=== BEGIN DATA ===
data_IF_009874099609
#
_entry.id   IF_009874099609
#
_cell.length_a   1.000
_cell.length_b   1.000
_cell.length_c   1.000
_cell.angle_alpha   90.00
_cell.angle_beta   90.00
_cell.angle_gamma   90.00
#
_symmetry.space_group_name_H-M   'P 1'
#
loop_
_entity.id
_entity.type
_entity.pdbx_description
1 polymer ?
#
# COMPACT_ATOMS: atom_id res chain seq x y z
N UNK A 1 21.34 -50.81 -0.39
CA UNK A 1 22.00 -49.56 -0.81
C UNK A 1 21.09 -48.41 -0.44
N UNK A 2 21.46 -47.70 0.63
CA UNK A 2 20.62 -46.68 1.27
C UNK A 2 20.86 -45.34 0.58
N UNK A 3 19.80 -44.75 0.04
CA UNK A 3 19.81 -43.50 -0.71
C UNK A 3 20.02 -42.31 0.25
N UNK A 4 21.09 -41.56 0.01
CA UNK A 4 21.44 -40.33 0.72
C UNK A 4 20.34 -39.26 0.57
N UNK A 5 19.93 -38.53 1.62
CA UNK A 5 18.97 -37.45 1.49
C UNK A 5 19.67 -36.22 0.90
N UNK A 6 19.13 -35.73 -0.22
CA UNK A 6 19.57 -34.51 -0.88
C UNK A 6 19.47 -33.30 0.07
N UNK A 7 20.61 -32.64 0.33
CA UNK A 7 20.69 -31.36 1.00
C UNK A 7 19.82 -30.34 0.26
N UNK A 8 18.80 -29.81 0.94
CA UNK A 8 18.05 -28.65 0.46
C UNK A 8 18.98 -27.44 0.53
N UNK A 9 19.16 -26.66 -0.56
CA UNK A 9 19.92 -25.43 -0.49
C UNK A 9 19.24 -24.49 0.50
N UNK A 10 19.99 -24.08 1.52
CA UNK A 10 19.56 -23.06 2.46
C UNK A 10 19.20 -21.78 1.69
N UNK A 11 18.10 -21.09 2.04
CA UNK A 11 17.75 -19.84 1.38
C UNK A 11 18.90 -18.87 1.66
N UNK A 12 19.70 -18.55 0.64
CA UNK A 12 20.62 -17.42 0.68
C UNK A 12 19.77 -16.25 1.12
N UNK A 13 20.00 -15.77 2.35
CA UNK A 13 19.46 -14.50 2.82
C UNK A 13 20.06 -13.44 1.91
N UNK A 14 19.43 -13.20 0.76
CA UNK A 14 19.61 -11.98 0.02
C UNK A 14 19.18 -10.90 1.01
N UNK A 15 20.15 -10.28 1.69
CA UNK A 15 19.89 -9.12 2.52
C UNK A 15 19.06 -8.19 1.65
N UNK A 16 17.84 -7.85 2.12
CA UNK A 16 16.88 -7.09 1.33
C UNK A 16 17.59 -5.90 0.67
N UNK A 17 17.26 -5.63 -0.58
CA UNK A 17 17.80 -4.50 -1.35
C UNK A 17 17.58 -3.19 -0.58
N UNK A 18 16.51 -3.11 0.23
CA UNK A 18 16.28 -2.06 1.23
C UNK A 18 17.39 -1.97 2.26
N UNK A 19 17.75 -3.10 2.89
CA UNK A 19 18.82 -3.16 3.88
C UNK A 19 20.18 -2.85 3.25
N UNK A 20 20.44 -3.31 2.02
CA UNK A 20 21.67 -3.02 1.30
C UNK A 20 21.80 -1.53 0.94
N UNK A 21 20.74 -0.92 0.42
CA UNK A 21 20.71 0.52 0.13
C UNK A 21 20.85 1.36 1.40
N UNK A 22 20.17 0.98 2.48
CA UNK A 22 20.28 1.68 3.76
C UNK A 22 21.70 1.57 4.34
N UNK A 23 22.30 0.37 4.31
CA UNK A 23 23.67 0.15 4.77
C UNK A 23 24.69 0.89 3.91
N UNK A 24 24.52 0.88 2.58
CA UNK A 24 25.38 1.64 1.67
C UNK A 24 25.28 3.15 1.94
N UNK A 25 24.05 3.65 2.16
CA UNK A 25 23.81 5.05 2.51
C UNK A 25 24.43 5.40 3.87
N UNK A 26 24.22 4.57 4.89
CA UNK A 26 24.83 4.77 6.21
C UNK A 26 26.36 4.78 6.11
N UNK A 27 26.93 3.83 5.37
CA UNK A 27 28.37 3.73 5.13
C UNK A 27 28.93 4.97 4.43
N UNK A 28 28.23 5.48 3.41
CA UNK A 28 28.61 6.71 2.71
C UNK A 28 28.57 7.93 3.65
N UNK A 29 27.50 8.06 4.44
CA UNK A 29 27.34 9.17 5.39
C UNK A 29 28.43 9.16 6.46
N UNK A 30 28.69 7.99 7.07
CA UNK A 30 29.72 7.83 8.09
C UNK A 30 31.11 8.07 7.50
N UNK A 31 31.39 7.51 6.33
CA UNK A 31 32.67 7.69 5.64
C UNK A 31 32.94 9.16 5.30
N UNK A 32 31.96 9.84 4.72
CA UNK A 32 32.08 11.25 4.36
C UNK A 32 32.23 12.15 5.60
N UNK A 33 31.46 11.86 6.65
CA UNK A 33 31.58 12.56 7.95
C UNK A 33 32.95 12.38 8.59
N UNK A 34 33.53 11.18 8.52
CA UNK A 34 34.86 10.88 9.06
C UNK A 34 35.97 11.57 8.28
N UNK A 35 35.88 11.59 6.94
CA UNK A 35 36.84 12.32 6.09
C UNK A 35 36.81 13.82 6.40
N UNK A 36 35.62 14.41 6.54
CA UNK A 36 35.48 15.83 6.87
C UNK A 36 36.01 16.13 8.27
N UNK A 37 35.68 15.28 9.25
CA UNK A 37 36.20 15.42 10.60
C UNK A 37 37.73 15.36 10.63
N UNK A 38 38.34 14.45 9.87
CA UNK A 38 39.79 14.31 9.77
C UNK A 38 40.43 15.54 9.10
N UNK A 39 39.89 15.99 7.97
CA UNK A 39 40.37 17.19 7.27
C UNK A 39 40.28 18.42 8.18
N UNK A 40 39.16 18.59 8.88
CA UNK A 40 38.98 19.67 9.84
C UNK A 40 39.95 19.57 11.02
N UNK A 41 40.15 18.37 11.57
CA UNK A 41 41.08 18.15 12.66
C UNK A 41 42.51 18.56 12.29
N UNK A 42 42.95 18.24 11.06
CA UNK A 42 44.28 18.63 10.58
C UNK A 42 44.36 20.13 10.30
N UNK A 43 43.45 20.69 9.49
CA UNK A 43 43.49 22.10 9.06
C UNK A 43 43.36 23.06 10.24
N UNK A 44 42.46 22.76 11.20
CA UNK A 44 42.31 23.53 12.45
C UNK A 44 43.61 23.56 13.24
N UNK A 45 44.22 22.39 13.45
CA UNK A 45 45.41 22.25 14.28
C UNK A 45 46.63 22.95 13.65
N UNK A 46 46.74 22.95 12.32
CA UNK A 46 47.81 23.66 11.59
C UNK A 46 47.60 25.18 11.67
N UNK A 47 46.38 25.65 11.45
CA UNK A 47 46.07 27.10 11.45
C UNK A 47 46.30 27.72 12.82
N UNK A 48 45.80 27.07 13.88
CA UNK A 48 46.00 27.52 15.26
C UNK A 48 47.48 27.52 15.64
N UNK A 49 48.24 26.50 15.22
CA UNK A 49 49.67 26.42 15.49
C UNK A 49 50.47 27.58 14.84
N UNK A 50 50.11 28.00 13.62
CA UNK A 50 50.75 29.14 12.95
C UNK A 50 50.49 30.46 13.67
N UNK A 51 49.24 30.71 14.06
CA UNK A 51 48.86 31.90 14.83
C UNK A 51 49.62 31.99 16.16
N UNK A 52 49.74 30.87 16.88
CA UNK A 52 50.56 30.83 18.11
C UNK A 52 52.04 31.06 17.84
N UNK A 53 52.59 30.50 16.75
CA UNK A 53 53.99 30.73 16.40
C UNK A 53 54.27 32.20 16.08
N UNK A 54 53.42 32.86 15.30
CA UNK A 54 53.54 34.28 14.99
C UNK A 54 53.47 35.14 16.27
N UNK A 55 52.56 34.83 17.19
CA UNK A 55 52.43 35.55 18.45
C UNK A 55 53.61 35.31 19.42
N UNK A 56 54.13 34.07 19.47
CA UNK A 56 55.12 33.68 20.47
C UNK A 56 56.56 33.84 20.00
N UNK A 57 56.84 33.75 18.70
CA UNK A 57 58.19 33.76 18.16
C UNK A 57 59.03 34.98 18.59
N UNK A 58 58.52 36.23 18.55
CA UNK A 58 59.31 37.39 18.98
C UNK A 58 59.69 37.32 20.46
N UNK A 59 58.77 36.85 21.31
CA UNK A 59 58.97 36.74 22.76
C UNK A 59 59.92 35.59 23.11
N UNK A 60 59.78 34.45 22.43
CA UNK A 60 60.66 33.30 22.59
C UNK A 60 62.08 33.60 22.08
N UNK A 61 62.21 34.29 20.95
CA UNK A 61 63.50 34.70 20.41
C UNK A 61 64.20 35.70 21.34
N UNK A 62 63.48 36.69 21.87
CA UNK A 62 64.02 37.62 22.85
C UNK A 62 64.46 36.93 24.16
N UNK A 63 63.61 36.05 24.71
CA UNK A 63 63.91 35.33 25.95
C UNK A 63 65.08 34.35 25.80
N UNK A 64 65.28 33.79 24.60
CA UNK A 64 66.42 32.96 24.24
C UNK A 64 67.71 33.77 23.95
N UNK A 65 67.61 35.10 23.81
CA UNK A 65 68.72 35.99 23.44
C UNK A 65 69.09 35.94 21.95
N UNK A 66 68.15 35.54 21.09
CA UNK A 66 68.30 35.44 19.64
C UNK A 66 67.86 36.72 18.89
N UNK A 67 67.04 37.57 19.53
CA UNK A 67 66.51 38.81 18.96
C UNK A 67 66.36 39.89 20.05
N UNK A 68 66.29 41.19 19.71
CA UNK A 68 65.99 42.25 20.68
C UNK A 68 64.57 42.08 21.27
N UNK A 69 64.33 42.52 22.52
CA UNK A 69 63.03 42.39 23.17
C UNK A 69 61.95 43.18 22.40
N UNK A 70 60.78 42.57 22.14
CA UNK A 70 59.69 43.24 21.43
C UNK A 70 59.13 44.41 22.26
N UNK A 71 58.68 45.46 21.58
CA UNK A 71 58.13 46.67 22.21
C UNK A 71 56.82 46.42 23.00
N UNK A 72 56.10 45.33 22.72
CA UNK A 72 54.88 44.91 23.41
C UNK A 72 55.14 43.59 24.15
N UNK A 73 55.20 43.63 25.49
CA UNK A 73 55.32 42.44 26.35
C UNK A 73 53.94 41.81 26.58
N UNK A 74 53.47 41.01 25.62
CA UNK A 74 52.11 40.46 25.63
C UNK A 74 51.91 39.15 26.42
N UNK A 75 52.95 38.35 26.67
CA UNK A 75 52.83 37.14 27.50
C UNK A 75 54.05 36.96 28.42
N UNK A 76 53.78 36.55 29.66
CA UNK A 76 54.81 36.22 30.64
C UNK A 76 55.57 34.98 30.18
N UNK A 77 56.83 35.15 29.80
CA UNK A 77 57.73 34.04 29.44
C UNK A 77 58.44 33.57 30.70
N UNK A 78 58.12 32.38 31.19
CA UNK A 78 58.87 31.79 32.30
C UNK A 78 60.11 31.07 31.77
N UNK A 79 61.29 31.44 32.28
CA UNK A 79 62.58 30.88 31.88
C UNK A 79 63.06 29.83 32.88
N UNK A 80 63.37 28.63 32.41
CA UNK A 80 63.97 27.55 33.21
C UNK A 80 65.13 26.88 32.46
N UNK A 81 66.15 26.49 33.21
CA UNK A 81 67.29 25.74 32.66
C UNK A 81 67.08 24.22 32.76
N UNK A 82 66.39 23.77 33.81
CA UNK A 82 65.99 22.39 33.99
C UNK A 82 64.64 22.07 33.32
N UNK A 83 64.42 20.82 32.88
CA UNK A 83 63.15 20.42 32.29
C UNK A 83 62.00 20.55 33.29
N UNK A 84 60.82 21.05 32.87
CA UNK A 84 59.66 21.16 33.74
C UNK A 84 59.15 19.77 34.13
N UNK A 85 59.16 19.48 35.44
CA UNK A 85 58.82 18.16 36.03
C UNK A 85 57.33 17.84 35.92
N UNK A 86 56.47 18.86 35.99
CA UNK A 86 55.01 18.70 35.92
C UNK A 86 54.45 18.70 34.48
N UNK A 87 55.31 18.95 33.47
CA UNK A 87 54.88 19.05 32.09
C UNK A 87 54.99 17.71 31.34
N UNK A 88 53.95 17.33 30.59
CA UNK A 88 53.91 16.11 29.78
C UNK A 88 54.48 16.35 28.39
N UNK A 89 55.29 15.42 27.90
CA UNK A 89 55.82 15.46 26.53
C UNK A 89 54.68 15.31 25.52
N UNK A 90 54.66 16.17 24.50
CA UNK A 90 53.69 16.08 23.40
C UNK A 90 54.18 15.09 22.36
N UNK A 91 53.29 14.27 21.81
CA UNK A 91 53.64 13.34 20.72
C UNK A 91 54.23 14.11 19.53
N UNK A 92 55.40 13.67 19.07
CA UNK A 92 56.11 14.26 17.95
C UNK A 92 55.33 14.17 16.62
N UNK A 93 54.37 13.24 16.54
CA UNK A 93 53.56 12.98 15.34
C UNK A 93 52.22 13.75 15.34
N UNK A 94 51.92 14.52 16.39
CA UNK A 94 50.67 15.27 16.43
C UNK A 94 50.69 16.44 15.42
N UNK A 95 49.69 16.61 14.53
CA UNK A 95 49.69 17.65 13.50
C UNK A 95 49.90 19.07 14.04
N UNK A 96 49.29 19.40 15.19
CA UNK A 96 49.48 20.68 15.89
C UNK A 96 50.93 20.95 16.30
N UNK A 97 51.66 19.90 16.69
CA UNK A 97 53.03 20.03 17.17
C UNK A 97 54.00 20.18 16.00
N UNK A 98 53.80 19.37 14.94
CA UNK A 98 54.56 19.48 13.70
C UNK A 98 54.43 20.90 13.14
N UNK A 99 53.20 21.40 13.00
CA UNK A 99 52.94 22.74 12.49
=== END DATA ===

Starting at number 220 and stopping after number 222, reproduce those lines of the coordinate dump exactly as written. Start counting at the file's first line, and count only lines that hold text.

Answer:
CA UNK A 67 66.51 38.81 18.96
C UNK A 67 66.36 39.89 20.05
N UNK A 68 66.29 41.19 19.71